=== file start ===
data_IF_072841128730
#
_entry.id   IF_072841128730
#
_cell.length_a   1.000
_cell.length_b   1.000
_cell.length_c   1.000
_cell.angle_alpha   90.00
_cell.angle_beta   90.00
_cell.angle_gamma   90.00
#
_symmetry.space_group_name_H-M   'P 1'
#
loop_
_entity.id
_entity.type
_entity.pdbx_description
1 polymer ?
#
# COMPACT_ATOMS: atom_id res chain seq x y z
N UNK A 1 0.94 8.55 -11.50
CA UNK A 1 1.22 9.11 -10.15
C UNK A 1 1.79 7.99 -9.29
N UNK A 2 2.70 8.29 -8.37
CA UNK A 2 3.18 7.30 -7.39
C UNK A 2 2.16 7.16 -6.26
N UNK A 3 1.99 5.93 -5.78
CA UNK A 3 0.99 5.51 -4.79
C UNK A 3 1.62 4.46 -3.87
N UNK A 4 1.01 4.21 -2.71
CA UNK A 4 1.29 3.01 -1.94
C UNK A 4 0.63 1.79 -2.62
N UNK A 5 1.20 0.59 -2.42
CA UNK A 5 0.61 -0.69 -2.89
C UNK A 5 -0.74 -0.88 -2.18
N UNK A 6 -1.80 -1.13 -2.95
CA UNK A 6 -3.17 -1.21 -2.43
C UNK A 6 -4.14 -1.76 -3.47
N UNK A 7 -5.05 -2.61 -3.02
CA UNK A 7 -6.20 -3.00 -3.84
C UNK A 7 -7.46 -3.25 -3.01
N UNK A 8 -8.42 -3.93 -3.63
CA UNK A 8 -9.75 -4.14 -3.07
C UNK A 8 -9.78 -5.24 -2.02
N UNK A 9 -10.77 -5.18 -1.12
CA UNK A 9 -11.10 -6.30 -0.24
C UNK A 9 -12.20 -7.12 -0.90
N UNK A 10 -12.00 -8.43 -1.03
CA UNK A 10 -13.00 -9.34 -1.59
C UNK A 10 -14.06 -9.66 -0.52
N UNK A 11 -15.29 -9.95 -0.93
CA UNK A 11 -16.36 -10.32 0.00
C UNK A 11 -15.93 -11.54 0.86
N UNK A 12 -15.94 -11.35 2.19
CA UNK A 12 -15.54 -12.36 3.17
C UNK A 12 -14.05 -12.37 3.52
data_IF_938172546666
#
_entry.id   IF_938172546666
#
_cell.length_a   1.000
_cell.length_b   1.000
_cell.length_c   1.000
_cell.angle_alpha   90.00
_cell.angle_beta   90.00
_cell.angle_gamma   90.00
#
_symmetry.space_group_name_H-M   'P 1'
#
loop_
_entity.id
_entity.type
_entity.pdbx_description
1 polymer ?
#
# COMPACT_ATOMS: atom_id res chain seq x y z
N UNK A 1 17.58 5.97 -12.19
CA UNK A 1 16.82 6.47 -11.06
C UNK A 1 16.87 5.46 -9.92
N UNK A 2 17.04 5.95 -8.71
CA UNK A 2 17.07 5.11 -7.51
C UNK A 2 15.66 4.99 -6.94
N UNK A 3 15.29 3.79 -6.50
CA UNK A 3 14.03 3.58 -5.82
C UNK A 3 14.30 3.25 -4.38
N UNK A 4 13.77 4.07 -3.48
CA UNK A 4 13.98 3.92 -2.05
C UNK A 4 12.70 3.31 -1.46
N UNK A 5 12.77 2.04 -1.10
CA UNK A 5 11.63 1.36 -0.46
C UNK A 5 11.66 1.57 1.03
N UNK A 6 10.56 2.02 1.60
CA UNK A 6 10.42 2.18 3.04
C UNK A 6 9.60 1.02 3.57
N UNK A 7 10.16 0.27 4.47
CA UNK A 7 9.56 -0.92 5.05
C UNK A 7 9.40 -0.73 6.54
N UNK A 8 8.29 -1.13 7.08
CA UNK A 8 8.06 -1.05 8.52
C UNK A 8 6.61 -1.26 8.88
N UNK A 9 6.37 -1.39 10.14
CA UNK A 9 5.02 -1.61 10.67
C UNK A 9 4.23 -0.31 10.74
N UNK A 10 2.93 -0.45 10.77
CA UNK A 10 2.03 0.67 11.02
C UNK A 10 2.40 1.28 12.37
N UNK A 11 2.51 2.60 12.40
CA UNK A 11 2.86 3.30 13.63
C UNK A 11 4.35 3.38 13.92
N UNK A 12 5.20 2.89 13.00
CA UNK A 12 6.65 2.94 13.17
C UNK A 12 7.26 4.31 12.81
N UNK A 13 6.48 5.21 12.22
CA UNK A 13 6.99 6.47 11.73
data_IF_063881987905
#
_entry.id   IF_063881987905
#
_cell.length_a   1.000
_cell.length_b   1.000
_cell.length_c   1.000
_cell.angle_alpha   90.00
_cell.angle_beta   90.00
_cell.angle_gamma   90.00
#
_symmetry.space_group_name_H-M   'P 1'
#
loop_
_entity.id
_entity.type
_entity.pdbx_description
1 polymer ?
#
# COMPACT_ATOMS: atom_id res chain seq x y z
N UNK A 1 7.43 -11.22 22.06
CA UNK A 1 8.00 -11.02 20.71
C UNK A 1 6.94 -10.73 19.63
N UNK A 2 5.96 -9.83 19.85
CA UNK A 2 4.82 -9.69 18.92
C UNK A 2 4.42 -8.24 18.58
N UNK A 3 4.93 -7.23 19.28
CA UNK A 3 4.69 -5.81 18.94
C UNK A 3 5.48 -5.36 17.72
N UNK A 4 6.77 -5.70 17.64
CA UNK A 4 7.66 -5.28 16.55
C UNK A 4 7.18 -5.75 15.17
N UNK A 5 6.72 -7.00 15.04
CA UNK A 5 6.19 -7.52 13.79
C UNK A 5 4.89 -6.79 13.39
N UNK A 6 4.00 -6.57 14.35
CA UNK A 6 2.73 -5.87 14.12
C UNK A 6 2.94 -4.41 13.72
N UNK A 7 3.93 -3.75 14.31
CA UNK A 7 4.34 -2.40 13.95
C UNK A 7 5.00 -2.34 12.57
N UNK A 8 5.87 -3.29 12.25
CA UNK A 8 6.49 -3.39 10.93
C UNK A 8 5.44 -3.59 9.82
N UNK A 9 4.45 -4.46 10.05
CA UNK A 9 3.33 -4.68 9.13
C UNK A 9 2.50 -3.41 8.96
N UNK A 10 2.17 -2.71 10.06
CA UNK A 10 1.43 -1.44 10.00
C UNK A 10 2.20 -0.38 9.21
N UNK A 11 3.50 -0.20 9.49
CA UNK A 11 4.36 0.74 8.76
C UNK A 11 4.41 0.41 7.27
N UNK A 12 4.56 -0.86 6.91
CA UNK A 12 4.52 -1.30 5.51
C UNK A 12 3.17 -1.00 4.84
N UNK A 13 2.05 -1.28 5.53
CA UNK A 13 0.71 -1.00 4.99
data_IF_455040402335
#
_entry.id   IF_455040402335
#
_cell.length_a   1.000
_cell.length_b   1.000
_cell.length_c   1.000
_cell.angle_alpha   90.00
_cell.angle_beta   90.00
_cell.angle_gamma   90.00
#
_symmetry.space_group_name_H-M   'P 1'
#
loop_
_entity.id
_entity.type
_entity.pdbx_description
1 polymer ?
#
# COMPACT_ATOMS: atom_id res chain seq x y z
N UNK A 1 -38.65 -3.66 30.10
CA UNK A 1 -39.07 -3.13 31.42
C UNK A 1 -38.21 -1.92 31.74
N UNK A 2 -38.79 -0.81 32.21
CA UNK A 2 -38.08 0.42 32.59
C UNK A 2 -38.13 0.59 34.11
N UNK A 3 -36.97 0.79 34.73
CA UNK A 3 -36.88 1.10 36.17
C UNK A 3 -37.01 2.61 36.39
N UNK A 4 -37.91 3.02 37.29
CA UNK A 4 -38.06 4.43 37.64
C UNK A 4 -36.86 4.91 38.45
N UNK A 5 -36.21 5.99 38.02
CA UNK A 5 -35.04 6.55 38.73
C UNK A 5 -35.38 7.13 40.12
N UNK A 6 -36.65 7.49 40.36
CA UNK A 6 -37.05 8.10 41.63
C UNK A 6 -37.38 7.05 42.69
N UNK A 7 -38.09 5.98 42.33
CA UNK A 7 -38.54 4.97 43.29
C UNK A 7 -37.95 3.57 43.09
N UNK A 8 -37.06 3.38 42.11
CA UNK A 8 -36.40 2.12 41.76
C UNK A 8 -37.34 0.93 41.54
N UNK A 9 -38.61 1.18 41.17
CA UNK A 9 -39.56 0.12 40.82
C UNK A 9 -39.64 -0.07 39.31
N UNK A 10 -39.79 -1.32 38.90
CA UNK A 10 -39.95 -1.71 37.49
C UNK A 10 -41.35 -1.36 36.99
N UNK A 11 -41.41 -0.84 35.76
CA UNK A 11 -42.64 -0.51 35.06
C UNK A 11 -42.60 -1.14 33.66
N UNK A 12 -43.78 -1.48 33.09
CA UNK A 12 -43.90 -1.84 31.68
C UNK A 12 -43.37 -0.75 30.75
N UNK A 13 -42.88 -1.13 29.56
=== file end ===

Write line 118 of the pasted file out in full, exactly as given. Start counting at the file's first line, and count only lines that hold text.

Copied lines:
#